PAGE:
The American Association of Orthodontists recommends that all children, regardless of their orthodontic progression, receive an orthodontic evaluation by age seven. Early examination allows orthodontists to determine the best time for orthodontic treatment, and if necessary, to begin. Early interceptive orthodontic therapy can minimize the need for more complex treatment in the future.
By the time children reach adolescence, their permanent teeth are either in, or are erupting. Teenagers jaw bones are almost finished growing, making this an ideal time to correct their teeth. People whose teeth are crooked or misaligned are often self conscious about their appearance. By starting early, you can give your child a healthy smile with a lifetime of benefits. Seeing our patients grow and mature into confident young adults is one of our greatest rewards.
No matter what your age, appearance is an important aspect of your life. You are never too old for orthodontic treatment. In fact, thirty percent of our patients are adults.
Many adults seek orthodontic treatment not just for the sake of their smiles, but to improve the function of their bite.
Adult orthodontics are more convenient and comfortable than ever. Technological advancements have made adulthood a great time to achieve the smile you have always wanted.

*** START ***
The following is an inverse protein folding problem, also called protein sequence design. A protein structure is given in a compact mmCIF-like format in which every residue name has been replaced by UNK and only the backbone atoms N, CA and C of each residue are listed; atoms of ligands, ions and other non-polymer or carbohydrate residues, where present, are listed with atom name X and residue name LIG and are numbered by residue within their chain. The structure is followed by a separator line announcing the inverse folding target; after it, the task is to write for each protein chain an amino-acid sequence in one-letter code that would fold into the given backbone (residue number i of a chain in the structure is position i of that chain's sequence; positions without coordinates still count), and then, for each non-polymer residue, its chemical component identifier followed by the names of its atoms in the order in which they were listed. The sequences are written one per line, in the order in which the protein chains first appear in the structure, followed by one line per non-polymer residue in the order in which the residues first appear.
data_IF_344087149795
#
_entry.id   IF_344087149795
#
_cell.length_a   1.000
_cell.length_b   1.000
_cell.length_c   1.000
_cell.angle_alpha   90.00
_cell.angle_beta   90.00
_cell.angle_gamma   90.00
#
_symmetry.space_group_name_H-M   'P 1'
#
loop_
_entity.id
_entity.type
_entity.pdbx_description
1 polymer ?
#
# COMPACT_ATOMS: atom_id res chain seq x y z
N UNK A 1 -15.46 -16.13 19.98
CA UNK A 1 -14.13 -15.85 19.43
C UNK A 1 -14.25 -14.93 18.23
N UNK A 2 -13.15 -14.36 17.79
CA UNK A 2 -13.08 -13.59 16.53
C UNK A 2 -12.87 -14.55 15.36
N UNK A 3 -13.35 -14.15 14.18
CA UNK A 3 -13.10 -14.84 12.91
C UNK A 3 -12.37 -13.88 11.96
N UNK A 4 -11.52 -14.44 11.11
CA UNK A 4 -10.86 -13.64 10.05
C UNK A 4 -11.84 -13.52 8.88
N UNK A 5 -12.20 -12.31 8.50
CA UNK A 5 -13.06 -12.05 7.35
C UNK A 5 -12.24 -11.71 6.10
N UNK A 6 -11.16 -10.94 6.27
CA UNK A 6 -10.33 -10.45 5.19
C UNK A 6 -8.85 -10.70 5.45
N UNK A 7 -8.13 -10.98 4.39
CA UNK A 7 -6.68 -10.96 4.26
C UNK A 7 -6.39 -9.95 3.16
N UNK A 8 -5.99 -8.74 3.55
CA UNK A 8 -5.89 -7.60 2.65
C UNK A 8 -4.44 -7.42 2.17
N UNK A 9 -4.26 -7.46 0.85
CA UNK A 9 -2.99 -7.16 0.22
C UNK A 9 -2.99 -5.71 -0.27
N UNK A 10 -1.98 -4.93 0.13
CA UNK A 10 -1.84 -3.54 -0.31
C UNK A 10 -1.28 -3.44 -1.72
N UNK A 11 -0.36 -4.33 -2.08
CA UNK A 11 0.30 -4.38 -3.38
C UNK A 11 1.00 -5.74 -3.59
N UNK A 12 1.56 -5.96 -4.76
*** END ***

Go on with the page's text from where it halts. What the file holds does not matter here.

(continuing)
An orthodontist is a specialist in the movement of teeth and the correction of jaw problems. In addition to college and dental school, an orthodontist completes three years of intensive specialty training at a graduate school approved by the ADA.
Orthodontics is much more than just a teenage rite of passage, although approximately seventy percent of the United States population could benefit from orthodontic care. The goals and benefits of orthodontic treatment are the achievement of function, harmony and balance between the teeth, jaws and face for a lifetime of attractive, healthy smiles. Orthodontics can also relieve the unnecessary strain and discomfort that occur when teeth do not meet properly.
It varies according to severity of initial malocclusion, and also varies for each patient depending on the nature and cooperation of the patient and the type of treatment appliances. The better the patient is about wearing and taking care of his or her appliances, the sooner their teeth will improve.
Some patients feel discomfort for the first few days that can be relieved by medication prescribed by your doctor. The discomfort may include minimal localized pain, difficulty in speech, eating or sometimes ulceration, but with time and proper treatment it can pass quickly.